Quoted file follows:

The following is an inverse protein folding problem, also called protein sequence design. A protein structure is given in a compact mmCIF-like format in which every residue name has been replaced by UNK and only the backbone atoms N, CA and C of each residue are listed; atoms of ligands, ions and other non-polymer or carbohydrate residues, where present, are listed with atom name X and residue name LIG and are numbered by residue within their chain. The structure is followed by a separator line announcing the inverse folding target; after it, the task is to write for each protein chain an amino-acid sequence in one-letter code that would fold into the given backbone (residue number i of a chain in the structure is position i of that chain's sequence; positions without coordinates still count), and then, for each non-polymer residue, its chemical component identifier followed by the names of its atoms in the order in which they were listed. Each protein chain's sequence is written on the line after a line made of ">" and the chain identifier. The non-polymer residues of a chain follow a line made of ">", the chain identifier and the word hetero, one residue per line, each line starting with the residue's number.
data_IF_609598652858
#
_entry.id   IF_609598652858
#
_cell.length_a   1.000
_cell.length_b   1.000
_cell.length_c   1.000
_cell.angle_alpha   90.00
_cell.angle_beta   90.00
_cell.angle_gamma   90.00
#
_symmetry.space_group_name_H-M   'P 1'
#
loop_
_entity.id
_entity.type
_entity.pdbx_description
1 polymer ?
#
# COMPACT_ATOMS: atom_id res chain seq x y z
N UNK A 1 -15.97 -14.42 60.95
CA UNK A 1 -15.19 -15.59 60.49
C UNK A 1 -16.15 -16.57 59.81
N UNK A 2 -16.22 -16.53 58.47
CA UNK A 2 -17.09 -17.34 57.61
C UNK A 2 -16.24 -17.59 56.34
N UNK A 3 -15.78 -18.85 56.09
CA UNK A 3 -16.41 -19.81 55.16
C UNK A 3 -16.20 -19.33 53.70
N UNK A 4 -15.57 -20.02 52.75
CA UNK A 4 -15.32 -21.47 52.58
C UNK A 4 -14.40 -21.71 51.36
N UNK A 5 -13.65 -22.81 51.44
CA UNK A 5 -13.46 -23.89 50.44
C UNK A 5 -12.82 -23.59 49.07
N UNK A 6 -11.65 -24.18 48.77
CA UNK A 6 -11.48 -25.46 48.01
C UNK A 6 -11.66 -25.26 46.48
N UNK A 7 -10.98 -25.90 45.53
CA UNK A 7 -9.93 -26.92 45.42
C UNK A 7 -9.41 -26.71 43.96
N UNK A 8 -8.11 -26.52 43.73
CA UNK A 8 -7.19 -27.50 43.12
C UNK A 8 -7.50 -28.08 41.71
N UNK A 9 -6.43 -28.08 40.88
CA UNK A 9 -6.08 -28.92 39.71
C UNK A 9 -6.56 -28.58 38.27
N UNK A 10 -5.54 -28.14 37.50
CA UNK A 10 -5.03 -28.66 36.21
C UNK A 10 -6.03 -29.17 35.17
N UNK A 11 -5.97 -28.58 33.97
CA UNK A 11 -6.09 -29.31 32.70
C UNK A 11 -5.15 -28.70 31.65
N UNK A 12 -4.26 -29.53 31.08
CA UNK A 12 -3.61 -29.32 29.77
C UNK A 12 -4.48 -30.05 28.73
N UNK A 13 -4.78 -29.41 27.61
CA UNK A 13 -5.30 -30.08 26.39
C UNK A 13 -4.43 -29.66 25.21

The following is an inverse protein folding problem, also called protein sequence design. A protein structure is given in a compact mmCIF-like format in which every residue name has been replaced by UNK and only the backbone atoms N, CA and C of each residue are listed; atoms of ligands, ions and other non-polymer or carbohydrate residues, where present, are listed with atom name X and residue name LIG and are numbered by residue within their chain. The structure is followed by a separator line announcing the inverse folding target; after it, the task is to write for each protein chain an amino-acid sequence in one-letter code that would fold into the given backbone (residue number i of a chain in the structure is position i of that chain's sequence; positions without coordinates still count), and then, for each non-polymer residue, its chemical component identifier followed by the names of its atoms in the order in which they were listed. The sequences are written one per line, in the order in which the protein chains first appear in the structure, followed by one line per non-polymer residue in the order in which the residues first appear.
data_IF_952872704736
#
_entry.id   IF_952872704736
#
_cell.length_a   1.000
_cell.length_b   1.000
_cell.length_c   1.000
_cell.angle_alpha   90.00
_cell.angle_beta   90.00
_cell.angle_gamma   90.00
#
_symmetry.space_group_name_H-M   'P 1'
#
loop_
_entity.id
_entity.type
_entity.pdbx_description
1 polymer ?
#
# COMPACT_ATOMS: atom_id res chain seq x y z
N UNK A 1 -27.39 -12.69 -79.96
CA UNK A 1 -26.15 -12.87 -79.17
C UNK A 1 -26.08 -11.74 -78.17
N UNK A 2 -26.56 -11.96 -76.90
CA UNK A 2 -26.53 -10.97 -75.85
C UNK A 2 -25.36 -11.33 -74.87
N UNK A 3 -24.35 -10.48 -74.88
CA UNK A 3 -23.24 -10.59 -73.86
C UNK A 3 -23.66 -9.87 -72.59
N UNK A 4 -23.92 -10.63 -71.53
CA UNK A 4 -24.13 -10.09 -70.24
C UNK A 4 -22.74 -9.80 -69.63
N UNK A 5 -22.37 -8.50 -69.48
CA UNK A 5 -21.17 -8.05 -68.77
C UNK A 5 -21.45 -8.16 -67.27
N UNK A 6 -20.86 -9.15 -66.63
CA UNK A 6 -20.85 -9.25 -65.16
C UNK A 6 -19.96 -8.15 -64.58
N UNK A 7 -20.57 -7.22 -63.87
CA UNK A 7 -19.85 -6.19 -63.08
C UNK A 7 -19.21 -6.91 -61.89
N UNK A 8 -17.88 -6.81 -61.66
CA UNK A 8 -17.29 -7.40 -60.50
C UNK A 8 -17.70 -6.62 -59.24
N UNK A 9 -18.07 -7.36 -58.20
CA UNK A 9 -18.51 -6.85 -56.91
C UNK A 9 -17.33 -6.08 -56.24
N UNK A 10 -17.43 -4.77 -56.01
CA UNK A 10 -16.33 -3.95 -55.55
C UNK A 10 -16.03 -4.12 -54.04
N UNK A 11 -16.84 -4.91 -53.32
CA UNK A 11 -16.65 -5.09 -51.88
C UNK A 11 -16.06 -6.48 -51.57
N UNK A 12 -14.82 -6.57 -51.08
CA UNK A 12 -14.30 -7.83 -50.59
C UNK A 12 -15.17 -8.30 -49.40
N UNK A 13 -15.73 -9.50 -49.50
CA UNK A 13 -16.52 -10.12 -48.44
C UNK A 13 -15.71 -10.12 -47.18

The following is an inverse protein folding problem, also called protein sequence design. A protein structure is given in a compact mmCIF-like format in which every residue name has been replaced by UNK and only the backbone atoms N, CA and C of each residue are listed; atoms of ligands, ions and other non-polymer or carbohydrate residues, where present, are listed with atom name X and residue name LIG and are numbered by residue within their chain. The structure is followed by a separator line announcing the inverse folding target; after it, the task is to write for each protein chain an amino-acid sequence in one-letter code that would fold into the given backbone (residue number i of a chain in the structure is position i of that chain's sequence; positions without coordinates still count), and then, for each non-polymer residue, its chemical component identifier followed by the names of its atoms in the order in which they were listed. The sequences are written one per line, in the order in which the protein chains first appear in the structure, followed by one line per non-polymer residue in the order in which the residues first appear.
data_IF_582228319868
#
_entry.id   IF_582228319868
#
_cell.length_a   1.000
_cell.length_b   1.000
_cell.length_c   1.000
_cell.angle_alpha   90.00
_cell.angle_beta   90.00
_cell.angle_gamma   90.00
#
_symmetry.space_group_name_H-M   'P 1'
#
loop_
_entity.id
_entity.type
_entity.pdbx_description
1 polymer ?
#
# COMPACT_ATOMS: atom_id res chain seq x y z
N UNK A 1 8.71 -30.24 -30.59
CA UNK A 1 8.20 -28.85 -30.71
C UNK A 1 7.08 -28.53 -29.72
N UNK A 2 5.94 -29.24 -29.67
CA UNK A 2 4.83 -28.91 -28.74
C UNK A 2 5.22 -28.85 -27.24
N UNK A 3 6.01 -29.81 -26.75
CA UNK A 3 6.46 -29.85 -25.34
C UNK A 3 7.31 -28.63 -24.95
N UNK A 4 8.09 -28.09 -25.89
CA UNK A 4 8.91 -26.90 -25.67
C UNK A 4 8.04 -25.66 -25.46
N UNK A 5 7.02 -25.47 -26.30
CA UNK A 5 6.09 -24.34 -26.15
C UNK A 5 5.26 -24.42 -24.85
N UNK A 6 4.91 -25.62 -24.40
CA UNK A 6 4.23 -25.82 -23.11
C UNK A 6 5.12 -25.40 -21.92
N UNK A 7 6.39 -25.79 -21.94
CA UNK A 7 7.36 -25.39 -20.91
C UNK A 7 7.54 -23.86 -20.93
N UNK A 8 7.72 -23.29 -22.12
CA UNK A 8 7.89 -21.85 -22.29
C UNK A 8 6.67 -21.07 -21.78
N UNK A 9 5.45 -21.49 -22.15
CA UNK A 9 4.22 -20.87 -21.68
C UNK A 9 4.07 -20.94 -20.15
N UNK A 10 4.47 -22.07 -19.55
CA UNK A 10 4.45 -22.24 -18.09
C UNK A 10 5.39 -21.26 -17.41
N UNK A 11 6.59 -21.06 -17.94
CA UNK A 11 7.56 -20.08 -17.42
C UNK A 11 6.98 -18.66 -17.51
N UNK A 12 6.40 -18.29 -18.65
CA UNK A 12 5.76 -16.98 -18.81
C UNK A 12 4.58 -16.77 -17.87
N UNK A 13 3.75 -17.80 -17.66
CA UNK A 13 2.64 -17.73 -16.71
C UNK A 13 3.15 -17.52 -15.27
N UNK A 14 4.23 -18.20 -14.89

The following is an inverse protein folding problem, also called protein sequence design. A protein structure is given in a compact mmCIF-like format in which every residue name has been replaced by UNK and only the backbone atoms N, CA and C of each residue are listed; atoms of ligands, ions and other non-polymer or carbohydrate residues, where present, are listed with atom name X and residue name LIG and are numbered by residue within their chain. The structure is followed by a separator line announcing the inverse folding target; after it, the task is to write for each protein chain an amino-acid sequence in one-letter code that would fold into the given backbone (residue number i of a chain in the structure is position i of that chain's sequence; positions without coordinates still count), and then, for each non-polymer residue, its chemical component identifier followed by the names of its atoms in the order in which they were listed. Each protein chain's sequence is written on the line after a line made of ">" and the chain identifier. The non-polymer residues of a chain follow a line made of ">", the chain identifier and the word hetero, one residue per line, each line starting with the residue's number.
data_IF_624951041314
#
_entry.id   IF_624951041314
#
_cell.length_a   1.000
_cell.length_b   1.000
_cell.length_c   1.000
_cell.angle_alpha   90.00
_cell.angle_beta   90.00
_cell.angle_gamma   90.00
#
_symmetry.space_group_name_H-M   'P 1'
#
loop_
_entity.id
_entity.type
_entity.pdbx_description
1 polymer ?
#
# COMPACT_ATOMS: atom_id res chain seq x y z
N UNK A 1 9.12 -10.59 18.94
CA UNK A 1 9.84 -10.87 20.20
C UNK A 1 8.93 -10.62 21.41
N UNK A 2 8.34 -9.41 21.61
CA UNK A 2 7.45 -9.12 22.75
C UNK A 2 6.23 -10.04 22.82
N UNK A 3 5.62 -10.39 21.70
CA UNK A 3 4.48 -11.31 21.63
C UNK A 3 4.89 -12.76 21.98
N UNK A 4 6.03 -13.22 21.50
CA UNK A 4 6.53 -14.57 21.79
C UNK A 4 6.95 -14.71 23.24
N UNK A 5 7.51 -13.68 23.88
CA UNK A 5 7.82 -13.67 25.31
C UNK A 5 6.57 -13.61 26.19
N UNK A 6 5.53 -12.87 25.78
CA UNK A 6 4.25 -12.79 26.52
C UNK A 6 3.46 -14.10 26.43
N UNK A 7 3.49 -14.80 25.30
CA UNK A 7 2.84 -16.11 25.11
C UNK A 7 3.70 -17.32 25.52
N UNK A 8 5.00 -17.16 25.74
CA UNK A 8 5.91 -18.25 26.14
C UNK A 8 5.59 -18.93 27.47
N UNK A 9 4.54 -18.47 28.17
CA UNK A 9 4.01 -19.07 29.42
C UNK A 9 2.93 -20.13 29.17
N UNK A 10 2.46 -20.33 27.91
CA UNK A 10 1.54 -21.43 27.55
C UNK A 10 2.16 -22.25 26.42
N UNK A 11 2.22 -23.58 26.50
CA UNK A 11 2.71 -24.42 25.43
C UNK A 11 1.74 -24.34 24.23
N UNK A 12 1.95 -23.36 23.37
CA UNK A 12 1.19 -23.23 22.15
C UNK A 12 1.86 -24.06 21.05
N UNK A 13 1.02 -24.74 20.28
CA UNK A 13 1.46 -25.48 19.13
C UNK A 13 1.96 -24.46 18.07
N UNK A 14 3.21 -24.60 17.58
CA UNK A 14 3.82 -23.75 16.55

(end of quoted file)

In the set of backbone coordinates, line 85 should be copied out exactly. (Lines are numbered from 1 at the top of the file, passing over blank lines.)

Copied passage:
N UNK A 2 -26.56 -11.96 -76.90